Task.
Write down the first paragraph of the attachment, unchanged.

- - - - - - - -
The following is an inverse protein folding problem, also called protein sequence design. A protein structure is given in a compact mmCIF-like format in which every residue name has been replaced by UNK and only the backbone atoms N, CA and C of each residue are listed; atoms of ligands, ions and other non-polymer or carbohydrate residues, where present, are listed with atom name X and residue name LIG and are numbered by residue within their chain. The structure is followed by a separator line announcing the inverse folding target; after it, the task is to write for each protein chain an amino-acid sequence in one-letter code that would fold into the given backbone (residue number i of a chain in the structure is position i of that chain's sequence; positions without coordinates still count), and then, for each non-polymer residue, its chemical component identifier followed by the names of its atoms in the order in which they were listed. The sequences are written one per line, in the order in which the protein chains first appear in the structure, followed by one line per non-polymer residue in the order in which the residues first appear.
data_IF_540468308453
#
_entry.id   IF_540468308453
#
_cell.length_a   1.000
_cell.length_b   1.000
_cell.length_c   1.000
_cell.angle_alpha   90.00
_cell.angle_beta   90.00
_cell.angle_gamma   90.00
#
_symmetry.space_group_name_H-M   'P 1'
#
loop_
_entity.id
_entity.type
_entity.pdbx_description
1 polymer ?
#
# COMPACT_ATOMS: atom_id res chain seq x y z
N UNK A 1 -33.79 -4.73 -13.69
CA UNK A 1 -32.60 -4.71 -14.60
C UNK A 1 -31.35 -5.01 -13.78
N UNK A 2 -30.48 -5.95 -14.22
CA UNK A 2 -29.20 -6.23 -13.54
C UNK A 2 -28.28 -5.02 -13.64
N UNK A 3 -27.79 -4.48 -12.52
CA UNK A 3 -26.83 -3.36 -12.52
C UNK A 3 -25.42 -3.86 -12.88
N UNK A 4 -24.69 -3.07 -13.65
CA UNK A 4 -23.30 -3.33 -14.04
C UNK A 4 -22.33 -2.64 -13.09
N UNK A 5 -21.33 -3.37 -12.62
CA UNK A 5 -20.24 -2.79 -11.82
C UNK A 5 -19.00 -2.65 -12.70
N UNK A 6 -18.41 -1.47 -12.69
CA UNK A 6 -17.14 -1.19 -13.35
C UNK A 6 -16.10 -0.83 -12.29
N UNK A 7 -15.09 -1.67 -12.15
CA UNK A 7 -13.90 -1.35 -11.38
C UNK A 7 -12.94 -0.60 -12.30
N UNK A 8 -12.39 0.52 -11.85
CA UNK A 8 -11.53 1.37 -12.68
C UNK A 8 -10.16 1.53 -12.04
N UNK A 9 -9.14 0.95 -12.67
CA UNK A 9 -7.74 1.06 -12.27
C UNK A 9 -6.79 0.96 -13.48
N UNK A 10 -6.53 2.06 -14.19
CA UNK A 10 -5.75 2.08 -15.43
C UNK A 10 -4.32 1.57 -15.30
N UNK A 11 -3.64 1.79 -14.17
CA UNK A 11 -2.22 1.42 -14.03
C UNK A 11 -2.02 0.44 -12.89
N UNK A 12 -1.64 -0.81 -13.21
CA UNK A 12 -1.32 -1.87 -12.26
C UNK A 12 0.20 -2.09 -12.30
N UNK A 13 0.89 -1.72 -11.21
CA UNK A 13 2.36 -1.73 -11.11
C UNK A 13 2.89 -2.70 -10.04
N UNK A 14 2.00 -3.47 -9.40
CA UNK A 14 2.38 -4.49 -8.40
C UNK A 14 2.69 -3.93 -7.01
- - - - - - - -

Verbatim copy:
The following is an inverse protein folding problem, also called protein sequence design. A protein structure is given in a compact mmCIF-like format in which every residue name has been replaced by UNK and only the backbone atoms N, CA and C of each residue are listed; atoms of ligands, ions and other non-polymer or carbohydrate residues, where present, are listed with atom name X and residue name LIG and are numbered by residue within their chain. The structure is followed by a separator line announcing the inverse folding target; after it, the task is to write for each protein chain an amino-acid sequence in one-letter code that would fold into the given backbone (residue number i of a chain in the structure is position i of that chain's sequence; positions without coordinates still count), and then, for each non-polymer residue, its chemical component identifier followed by the names of its atoms in the order in which they were listed. The sequences are written one per line, in the order in which the protein chains first appear in the structure, followed by one line per non-polymer residue in the order in which the residues first appear.